2. There is nothing new about these discourses
Curtis also showed that, despite appearances to the contrary, there is nothing ‘new’ about discourses of anti-hierarchy and self-organisation. Some of us first encountered them via cyberculture in the 1990s: in 1995, the Wired editor Kevin Kelly’s Out of Control: The New Biology of Machines laid out the then latest version of the ideology that Curtis analysed in All Watched Over By Machines Of Loving Grace. But the series demonstrated that these ideas have a lineage which can be traced back from ‘60s communes, to postwar cybernetics and to the early days of the ecology movement. All of this is important, because neoliberalism’s triumph depended upon the imposition of a temporality which defined hierarchy, the state and organisational discipline as old and the network, rhizomatic distribution and individual creativity as new. Yet concepts that have been absorbed by Bill Gates and mobile phone companies can hardly continue to be described as ‘new’.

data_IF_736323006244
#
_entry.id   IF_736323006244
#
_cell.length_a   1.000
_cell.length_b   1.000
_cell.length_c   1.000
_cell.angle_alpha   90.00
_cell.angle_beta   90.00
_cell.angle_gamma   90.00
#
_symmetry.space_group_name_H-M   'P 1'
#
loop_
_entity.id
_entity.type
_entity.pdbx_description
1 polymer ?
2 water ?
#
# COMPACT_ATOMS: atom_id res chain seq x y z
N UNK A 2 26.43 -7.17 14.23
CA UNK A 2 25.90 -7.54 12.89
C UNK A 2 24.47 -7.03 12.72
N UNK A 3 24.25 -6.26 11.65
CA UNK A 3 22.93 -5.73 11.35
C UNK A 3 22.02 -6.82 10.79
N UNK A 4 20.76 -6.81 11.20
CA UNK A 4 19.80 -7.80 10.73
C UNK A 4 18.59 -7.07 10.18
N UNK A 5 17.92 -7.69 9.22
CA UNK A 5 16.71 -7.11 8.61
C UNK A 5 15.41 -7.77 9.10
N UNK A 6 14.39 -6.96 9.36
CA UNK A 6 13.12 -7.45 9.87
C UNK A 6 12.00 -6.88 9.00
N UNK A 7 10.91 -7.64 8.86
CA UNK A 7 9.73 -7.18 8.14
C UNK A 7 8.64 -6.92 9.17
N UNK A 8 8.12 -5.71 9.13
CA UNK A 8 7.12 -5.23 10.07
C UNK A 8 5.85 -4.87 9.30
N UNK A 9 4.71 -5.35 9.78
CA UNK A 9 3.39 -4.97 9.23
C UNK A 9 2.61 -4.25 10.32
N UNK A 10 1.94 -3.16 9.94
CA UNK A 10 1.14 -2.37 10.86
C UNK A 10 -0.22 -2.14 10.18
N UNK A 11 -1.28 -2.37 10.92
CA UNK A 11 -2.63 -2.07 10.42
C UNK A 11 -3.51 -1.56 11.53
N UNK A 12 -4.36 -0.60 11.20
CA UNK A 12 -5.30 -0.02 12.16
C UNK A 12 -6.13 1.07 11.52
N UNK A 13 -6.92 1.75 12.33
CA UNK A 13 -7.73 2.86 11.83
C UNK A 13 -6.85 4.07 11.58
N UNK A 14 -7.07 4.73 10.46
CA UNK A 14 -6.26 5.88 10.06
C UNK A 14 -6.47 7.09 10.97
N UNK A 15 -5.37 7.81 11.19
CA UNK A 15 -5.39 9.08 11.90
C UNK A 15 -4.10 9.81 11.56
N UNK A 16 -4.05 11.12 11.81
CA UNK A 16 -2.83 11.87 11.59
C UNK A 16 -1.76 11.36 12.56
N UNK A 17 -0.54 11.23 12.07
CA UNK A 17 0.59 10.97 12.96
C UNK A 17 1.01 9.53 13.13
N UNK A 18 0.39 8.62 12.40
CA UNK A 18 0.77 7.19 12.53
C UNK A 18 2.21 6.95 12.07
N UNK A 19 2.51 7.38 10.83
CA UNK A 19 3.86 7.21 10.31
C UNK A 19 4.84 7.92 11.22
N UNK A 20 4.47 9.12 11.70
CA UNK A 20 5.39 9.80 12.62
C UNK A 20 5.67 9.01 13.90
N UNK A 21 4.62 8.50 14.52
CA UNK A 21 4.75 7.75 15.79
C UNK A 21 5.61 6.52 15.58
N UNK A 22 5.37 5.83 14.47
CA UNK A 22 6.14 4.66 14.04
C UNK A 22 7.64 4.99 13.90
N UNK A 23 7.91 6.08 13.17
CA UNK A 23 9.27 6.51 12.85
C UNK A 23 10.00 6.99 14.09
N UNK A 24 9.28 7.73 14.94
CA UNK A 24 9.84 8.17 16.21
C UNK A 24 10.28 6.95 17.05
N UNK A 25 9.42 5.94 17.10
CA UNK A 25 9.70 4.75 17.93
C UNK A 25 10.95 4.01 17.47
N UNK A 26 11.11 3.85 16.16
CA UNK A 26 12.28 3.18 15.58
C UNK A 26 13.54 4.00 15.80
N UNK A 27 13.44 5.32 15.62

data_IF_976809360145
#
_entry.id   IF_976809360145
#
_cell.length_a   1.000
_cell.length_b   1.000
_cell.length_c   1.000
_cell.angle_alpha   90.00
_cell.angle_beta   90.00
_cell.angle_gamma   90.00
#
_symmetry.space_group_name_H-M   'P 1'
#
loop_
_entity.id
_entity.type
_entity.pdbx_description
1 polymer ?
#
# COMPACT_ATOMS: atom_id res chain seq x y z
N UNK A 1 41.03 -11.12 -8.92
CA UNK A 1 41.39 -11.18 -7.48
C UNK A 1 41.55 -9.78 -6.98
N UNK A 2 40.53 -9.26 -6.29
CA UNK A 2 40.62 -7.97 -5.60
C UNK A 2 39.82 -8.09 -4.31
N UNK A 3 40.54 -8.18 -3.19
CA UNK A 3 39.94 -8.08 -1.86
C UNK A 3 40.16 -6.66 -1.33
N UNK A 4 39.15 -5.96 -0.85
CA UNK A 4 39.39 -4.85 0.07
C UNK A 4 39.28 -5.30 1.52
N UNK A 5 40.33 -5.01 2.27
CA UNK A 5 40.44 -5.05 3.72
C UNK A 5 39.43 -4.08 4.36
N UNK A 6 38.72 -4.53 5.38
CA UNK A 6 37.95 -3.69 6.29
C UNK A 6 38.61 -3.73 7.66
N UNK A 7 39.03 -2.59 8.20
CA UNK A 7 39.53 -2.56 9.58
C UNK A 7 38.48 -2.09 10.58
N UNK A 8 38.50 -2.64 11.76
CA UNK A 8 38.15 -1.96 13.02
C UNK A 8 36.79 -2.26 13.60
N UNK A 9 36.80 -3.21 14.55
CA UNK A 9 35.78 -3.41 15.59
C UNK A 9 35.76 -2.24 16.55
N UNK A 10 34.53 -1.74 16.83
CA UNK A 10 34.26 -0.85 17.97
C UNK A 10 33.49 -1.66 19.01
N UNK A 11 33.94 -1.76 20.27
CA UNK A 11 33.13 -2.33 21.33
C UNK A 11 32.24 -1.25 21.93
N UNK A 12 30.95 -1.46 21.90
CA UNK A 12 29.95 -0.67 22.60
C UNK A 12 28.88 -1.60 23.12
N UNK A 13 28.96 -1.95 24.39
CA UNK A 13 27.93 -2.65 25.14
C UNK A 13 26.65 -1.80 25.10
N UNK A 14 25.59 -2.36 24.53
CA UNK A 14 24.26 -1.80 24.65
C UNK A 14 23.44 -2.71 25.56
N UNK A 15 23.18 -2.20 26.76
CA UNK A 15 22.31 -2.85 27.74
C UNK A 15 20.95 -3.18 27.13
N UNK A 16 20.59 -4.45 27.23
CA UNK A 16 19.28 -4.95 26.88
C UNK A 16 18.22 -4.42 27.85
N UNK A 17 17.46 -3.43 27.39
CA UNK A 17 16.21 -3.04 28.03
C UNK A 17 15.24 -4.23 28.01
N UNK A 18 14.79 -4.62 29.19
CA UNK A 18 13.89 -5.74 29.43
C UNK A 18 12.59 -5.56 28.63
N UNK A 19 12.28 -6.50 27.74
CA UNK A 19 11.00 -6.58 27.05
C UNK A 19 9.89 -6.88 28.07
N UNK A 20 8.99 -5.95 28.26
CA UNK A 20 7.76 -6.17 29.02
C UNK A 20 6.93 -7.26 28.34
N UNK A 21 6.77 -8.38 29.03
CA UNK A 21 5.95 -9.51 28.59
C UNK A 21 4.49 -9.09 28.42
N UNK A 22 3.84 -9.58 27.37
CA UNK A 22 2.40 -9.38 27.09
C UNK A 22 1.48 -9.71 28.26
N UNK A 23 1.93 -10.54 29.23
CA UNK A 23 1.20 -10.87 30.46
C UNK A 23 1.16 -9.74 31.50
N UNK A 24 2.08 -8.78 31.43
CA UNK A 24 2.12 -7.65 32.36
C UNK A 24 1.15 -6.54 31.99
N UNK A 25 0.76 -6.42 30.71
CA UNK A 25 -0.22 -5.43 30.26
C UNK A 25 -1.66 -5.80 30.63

3. Adopting self-organisational methods could be counter-productive
Curtis also questioned the efficacy of these discourses as the basis for oppositional practices. Here Curtis’s critique closely resembled arguments recently presented by Jodi Dean, most notably in her book Democracy and Other Neoliberal Fantasies. Dean argues that even “as they echoed the criticisms of the state prominent on the right, leftists failed to provide a compelling vision of a new form of social solidarity.” (34) “The emphasis on networked communication strategies,” she adds, “displaces political energy from the hard work of organising and struggle.” (40)